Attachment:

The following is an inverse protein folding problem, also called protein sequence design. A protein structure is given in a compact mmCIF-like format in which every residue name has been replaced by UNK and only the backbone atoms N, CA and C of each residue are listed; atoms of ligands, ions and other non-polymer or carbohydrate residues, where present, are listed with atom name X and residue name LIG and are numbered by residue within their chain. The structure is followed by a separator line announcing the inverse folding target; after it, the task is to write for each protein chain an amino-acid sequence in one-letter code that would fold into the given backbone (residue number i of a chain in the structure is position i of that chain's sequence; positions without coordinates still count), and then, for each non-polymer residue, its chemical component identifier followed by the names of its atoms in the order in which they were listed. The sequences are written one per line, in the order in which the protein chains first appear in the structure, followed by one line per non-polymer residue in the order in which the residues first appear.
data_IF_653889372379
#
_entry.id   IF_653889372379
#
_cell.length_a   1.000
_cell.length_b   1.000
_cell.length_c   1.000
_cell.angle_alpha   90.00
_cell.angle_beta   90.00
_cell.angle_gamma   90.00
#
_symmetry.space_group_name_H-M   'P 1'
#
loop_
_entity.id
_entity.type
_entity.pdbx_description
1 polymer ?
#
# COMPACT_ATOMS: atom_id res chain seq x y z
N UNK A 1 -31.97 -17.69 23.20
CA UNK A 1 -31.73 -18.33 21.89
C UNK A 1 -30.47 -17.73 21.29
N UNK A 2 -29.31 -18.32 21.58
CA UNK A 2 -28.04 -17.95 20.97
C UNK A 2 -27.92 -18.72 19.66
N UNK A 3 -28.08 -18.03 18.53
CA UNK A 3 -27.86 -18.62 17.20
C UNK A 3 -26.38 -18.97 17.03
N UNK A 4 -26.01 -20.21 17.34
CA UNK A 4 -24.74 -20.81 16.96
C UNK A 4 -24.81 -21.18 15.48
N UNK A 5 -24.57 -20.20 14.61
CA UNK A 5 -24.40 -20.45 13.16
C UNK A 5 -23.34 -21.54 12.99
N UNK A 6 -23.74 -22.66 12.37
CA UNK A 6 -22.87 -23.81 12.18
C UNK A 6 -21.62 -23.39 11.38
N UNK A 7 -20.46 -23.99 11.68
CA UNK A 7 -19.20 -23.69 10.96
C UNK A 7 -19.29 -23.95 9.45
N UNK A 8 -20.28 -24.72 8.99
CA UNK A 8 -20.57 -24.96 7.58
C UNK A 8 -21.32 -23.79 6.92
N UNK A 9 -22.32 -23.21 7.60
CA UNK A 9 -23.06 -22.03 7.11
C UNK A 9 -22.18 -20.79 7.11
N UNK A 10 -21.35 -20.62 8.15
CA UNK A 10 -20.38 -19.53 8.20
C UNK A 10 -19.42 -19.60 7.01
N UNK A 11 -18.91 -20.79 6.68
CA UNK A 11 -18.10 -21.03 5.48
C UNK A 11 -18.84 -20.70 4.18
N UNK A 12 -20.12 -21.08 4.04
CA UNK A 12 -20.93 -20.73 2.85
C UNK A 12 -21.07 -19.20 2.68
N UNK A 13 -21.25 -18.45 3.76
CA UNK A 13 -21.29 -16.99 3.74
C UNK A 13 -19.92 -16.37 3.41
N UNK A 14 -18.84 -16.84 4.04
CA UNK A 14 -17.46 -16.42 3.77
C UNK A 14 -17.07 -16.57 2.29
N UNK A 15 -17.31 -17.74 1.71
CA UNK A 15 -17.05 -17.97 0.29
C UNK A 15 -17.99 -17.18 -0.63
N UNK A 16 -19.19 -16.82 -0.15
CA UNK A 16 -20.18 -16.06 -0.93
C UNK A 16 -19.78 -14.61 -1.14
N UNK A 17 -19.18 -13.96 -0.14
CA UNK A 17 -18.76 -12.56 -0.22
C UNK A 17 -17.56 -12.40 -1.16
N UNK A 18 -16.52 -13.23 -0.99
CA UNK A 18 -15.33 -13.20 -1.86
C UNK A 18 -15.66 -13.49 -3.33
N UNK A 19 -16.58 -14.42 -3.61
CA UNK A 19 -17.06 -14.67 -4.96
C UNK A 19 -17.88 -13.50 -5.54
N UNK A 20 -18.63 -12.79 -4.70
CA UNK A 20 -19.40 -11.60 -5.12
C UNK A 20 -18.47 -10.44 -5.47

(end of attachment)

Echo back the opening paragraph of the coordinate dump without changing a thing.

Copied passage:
The following is an inverse protein folding problem, also called protein sequence design. A protein structure is given in a compact mmCIF-like format in which every residue name has been replaced by UNK and only the backbone atoms N, CA and C of each residue are listed; atoms of ligands, ions and other non-polymer or carbohydrate residues, where present, are listed with atom name X and residue name LIG and are numbered by residue within their chain. The structure is followed by a separator line announcing the inverse folding target; after it, the task is to write for each protein chain an amino-acid sequence in one-letter code that would fold into the given backbone (residue number i of a chain in the structure is position i of that chain's sequence; positions without coordinates still count), and then, for each non-polymer residue, its chemical component identifier followed by the names of its atoms in the order in which they were listed. The sequences are written one per line, in the order in which the protein chains first appear in the structure, followed by one line per non-polymer residue in the order in which the residues first appear.